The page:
Remembrance ceremonies are being held on Indonesia's resort island of Bali to mark the tenth anniversary of the deadly bombings that killed 202 people.

The incident took place when two suicide bombers belonging to the al-Qaida-linked militant group Jemaah Islamiah struck at two night clubs in the Kuta tourist district, Paddy's Irish Bar and the Sari Club, on 12 October, 2002.

The victims belonged to 21 nations and included 88 Australians, 24 Britons, seven Americans and two Canadians. Up to 38 Indonesians were also killed in the attacks.

Survivors and victims' families prayed for their loved ones at a poignant memorial service at the Garuda Wisnu Kencana (GWK) cultural park in Jimbaran. Thousands of security personnel stood on high alert as the Bali police warned of a possible threat to visiting dignitaries.

"We are united against terrorism and refuse to be intimidated even when confronted by great loss," said Chaplain Ian Whitley in his opening remarks.

Bali Bombings
A man lays a flower into a pond for victims of the 2002 Bali bomb attack during the commemoration service for the 10th anniversary of the Bali bombing in Garuda Wisnu Kencana (GWK) cultural park in Jimbaran, Bali.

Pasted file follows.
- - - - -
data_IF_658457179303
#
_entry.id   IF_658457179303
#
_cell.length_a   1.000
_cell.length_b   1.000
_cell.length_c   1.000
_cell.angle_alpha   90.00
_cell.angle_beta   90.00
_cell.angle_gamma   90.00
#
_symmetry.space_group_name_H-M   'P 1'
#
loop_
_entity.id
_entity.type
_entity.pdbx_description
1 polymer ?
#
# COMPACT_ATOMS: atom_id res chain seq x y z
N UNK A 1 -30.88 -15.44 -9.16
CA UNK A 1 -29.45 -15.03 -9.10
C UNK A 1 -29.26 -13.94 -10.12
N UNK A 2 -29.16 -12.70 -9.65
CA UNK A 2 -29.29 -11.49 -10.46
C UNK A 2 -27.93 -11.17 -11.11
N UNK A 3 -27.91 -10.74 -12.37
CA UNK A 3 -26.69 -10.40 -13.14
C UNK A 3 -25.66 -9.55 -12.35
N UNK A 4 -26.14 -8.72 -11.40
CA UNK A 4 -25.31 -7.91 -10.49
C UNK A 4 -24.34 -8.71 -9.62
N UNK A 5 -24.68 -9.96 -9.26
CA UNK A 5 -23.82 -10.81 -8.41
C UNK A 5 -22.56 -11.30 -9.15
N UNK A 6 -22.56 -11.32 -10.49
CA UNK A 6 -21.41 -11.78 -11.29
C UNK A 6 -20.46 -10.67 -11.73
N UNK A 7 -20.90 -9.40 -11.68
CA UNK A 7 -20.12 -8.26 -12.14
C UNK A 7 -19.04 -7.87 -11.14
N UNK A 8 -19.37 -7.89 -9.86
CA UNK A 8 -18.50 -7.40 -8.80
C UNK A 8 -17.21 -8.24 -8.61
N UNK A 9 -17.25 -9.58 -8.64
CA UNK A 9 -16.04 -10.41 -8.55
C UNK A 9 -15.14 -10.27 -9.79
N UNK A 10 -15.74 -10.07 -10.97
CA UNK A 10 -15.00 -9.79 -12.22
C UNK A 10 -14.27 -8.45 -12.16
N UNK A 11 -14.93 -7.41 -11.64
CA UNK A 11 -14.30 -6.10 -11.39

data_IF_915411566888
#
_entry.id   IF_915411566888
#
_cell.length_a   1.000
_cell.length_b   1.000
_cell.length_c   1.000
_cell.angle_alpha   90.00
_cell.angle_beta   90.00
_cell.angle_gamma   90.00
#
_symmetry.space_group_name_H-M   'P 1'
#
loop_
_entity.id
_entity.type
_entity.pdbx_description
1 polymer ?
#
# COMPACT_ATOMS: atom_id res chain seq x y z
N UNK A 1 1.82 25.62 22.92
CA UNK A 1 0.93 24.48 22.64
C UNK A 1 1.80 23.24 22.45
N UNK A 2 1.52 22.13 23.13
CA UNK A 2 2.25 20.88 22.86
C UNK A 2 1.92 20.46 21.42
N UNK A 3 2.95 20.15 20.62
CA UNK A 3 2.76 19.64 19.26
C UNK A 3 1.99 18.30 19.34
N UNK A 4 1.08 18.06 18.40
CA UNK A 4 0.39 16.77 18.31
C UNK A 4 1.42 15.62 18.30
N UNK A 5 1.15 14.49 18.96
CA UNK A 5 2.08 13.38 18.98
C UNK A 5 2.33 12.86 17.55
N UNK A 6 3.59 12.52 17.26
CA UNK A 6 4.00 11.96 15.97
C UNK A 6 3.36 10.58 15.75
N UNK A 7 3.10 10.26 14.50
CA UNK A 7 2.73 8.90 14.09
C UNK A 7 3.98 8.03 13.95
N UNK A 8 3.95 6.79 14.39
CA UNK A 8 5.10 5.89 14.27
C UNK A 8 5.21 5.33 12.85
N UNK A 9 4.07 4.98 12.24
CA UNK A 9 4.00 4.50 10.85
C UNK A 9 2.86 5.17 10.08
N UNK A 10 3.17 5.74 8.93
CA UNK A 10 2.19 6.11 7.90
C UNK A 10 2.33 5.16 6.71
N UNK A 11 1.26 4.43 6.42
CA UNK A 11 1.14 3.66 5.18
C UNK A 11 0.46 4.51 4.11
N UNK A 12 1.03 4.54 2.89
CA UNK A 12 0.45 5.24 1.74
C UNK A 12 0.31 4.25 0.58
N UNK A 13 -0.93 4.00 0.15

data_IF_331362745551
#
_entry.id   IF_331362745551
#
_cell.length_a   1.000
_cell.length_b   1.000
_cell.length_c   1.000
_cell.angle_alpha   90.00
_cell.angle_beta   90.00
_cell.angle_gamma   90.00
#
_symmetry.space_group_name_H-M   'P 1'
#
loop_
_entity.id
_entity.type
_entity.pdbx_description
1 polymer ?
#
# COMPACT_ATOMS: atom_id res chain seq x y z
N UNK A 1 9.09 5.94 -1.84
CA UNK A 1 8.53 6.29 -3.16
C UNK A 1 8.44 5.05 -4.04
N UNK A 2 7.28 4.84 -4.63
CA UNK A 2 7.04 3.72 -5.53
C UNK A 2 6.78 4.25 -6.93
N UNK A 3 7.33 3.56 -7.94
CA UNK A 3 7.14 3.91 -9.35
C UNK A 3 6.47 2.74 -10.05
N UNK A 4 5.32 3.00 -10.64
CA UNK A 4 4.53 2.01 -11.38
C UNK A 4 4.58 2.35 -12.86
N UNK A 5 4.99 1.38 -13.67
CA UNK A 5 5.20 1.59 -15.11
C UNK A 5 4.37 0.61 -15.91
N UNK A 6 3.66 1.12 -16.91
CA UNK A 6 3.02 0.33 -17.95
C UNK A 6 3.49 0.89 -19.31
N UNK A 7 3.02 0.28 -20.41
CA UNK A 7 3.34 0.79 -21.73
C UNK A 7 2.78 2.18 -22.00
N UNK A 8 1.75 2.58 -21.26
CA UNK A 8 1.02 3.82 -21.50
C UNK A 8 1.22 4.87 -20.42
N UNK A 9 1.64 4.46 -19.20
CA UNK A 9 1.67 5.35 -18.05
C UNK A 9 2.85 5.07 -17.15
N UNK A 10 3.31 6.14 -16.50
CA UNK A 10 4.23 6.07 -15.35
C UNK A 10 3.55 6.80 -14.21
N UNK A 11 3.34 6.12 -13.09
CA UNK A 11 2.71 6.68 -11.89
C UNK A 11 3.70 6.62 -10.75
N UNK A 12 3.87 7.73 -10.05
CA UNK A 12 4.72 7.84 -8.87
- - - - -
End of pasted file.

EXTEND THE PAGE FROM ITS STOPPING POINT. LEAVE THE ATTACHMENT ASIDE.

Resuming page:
Australian Prime Minister Julia Gillard, former prime minister John Howard and opposition leader Tony Abbott are participating in the memorial ceremonies in Jimbaran.

"On September 11, terrorists attacked the great symbols of American prestige. Here in Bali, they attacked our people and, through them, sought to overwhelm our values," said Gillard.

"Here on these bustling streets, they inflicted searing pain and grief that will never end. But even as the debris fell, it was obvious the attack on our sense of ourselves - as Australians, as human beings - had failed."

Indonesian Foreign Minister Marty Natalegawa said: "The terrorists sought not only to kill and maim, their attack was nothing less than an assault on humanity."

Memorial services are also being held across Australia including Sydney, Perth, Adelaide and Melbourne.